By Bruce Freeman The Small Business Professor
Q: As a small-business owner, there never seems to be enough time to accomplish everything. Can you advise me on how to organize my time?
A. No matter how hard you try, you can't be in two places at the same time. There never seems to be enough hours in a day to accomplish everything you know you should be doing for your business,
-To get an overall picture of your business requirements, make a list and prioritize all of the tasks within a three-month period that need doing for your business to prosper. In addition to serving current customers, make sure you account for publicizing and prospecting for new business, billing and collections, payroll and taxes, and management and human resource issues.
-Categorize both easy and tough tasks according to which must be accomplished daily, weekly, monthly and quarterly. Place the highest priority on items that contribute to your bottom line or keep you in business (i.e. paying the telephone bill).
-As much as possible, analyze your business day. Determine busy and slow times during each day and week. Many businesses experience lulls at different days or times. Try scheduling easy tasks for slower times.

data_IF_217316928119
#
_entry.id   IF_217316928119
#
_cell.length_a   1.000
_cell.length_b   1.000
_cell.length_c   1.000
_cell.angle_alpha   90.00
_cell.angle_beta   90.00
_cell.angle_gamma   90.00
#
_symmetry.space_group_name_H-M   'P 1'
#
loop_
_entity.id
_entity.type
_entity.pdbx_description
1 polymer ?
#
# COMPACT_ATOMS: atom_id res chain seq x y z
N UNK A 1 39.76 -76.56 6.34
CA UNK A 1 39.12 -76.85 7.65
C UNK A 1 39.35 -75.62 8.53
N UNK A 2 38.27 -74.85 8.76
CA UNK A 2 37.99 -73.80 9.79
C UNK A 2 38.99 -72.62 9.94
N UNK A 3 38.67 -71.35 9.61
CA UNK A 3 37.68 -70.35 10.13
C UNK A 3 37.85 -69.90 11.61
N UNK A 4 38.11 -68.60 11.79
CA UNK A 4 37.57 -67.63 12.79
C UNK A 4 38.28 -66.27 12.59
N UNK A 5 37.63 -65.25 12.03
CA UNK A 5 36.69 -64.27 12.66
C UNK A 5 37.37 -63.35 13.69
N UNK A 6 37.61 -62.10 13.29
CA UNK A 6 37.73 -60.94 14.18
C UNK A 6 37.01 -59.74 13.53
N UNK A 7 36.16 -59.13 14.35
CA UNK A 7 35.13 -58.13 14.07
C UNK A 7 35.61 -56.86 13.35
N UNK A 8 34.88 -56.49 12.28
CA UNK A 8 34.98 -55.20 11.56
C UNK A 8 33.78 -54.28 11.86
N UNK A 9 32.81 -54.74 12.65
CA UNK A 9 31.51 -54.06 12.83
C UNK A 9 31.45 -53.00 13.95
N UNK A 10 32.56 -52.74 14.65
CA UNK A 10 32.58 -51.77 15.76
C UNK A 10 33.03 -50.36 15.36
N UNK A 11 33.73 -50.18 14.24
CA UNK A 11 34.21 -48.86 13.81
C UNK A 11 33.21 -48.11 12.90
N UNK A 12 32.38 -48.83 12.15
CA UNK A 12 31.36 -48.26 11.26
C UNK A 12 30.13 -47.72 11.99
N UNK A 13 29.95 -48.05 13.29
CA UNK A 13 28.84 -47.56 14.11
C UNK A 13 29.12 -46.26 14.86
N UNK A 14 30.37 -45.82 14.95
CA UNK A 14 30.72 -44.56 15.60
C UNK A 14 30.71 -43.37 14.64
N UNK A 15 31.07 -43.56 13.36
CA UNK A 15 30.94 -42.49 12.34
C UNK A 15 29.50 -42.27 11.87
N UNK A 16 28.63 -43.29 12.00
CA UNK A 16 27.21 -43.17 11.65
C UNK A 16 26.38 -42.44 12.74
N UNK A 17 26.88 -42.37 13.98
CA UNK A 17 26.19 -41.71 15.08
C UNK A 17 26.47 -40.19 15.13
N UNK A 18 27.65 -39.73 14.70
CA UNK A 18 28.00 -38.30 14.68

-Schedule all tasks that must be accomplished in a planner. Make a time commitment for tough tasks and defer regular business until the tough tasks are completed. If possible, put the same task on the same day or time each week or month so that you develop a routine. This also helps you keep from putting off things you know you should be doing and others (clients, suppliers and employees) will come to know, in time, that you are not available during this period, except for emergencies. When you are finished with the tough tasks, you can relax and enjoy your business for the majority of the time.
-Hard as it may be for you to accept, it may not be possible for you, personally, to do everything that needs to be done well. Everyone has strengths and weaknesses. If tasks that are vital to the growth and success of your business are not in your strength column, consider hiring someone else to accomplish them. For example, if you dislike cold calling or bill collections and just can't seem to make yourself do it, hire someone part-time just to do those tasks. ___ ABOUT THE WRITER Bruce Freeman, an adjunct professor and co-author of "Birthing the Elephant" (Random House), is president of ProLine Communications.